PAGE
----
What the textile quotas mean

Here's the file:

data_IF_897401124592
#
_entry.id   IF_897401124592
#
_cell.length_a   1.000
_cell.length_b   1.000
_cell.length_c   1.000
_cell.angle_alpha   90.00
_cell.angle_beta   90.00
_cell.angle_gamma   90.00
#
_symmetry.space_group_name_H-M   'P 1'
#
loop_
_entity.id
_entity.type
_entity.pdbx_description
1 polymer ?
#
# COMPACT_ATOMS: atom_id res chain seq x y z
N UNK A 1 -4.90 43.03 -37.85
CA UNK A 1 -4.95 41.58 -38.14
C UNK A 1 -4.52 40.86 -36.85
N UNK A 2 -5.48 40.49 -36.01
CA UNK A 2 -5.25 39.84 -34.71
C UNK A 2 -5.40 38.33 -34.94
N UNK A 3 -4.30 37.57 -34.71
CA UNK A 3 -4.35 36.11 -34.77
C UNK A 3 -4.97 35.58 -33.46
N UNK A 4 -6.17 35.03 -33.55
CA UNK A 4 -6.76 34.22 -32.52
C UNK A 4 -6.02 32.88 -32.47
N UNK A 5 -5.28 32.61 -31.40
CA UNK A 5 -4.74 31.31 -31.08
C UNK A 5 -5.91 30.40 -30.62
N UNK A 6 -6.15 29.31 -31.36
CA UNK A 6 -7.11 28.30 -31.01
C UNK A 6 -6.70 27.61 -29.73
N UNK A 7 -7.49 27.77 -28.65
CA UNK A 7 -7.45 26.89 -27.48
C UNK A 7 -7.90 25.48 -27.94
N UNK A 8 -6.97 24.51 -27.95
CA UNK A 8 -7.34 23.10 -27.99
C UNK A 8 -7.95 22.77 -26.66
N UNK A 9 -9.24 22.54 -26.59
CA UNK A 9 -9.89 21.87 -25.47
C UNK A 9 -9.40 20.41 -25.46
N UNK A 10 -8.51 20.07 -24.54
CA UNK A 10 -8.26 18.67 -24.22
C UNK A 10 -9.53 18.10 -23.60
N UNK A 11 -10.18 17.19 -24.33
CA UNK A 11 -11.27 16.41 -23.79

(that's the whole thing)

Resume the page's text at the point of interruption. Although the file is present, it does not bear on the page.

The US decision to impose new ‘safeguard’ quotas on imports of some Chinese textiles can only be described as a dumb move by an Administration that has apparently not learned the lesson of the steel ‘safeguard’ tariffs: they don’t protect jobs or promote adjustment. They hike costs, hurt productivity and reward lazy capital. It’s not clear that holding the growth of dressing-gown and bra imports from China to a 7.5% annual growth rate (down from an “alleged(link to the Economist Magazine)”:http://www.economist.com/agenda/displayStory.cfm?story_id=2242312 growth rate of 32% this year) will do any harm to China. Exporters could well profit from the firming of US domestic prices that will likely follow the Bush decision. The meaning of the safeguards to other exporters of textiles and clothing is, however, very clear. In fact, many observers have been predicting new US quotas on Chinese imports since the China and the USA negotiated Article 16 (the ‘safeguard’ article) of the China WTO Accession Protocol in 2001. They have been convinced—rightly it seems—that the USA would never allow China to take full advantage of the liberalization of textile markets that has been slowly and unsteadily taking place over the last decade. A decade ago, the United States and other industrialized countries agreed to abolish all textile and clothing quotas from 1 January 2005, replacing the quantitative barriers, which are otherwise illegal in WTO, with tariffs. It was one of the two most important agreements ever signed in WTO (the other is the 1994 Agreement on Agriculture); the pre-eminent trade policy contract between the industrialized ‘north’ and the industrializing ‘south’. The completion of the WTO “Agreement on Textiles and Clothing(link to WTO site with more information)”:http://www.wto.org/english/docs_e/legal_e/ursum_e.htm (ATC) in 13 months’ time will allow competition in the global textile and clothing market to reflect rapidly changing competitive conditions on the production side. Some countries (e.g. China, Vietnam) that have no historical ‘shares’ in the import quotas that remain in the EU, Canada and the USA can expect to be big winners, gaining access on a non-discriminatory ‘tariff only’ basis. Consumers in industrialized countries are also be big winners from the quota liberalization of the ATC. When China joined the WTO in 2001 it won immediate access to the benefits of the first seven years of quota liberalization under the ATC. US consumers proved to be so hungry for competitive Chinese products that US textiles and clothing imports from China increased by 125% in 2002 while apparel imports increased by 60%. Any sign—such as these new ‘temporary’ quotas on competitive production—that the USA might welch on its commitment to replace its remainign textile and clothing import quotas with tariffs on schedule on 1 January 2005 will deeply sour global trade relations particularly with developing country governments in parts of East Asia. On the other hand (there’s usually an “other hand” in trade negotiations) it might secretly please governments in countries of Africa that rely on preferential access to the US textiles market to remain competitive. And it might please exporters in regions such as Central America whose customers could well turn to e.g. China once the market is opened up to all competitors. For a review of ATC liberalization issues—who wins and who might lose—see the International Trade Center’s “Forum Magazine(link to ITC site)”:http://www.tradeforum.org/news/fullstory.php/aid/550/Textiles_and_Clothing:What_Happens_After_2005.html

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